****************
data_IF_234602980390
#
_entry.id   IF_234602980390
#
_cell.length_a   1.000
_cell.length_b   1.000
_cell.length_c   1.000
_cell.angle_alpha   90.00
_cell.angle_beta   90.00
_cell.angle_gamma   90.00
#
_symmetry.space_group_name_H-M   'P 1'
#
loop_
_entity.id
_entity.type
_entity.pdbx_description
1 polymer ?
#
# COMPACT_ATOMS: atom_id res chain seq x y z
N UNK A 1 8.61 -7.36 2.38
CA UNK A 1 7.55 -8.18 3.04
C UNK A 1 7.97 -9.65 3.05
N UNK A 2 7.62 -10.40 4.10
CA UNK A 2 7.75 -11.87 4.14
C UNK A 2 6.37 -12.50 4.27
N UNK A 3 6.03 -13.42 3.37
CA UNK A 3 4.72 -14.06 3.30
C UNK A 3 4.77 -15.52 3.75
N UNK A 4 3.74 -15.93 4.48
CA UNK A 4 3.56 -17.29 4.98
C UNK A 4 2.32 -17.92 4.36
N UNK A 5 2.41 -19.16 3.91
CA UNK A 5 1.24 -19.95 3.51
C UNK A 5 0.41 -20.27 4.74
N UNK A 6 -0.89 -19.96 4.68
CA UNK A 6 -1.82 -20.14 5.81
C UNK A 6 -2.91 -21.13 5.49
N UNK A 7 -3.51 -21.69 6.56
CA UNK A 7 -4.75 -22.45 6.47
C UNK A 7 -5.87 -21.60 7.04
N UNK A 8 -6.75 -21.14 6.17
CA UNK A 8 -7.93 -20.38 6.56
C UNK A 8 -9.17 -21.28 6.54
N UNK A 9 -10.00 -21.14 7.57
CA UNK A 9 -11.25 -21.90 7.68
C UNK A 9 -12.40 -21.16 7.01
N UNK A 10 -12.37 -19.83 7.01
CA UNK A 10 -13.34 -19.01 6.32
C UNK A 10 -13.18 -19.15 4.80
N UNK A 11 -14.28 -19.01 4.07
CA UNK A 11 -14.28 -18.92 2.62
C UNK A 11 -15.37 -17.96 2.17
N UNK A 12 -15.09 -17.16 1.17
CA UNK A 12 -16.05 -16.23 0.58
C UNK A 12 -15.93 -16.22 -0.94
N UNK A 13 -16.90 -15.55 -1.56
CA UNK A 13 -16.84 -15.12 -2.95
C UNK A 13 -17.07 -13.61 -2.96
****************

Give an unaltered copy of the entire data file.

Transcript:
data_IF_234602980390
#
_entry.id   IF_234602980390
#
_cell.length_a   1.000
_cell.length_b   1.000
_cell.length_c   1.000
_cell.angle_alpha   90.00
_cell.angle_beta   90.00
_cell.angle_gamma   90.00
#
_symmetry.space_group_name_H-M   'P 1'
#
loop_
_entity.id
_entity.type
_entity.pdbx_description
1 polymer ?
#
# COMPACT_ATOMS: atom_id res chain seq x y z
N UNK A 1 8.61 -7.36 2.38
CA UNK A 1 7.55 -8.18 3.04
C UNK A 1 7.97 -9.65 3.05
N UNK A 2 7.62 -10.40 4.10
CA UNK A 2 7.75 -11.87 4.14
C UNK A 2 6.37 -12.50 4.27
N UNK A 3 6.03 -13.42 3.37
CA UNK A 3 4.72 -14.06 3.30
C UNK A 3 4.77 -15.52 3.75
N UNK A 4 3.74 -15.93 4.48
CA UNK A 4 3.56 -17.29 4.98
C UNK A 4 2.32 -17.92 4.36
N UNK A 5 2.41 -19.16 3.91
CA UNK A 5 1.24 -19.95 3.51
C UNK A 5 0.41 -20.27 4.74
N UNK A 6 -0.89 -19.96 4.68
CA UNK A 6 -1.82 -20.14 5.81
C UNK A 6 -2.91 -21.13 5.49
N UNK A 7 -3.51 -21.69 6.56
CA UNK A 7 -4.75 -22.45 6.47
C UNK A 7 -5.87 -21.60 7.04
N UNK A 8 -6.75 -21.14 6.17
CA UNK A 8 -7.93 -20.38 6.56
C UNK A 8 -9.17 -21.28 6.54
N UNK A 9 -10.00 -21.14 7.57
CA UNK A 9 -11.25 -21.90 7.68
C UNK A 9 -12.40 -21.16 7.01
N UNK A 10 -12.37 -19.83 7.01
CA UNK A 10 -13.34 -19.01 6.32
C UNK A 10 -13.18 -19.15 4.80
N UNK A 11 -14.28 -19.01 4.07
CA UNK A 11 -14.28 -18.92 2.62
C UNK A 11 -15.37 -17.96 2.17
N UNK A 12 -15.09 -17.16 1.17
CA UNK A 12 -16.05 -16.23 0.58
C UNK A 12 -15.93 -16.22 -0.94
N UNK A 13 -16.90 -15.55 -1.56
CA UNK A 13 -16.84 -15.12 -2.95
C UNK A 13 -17.07 -13.61 -2.96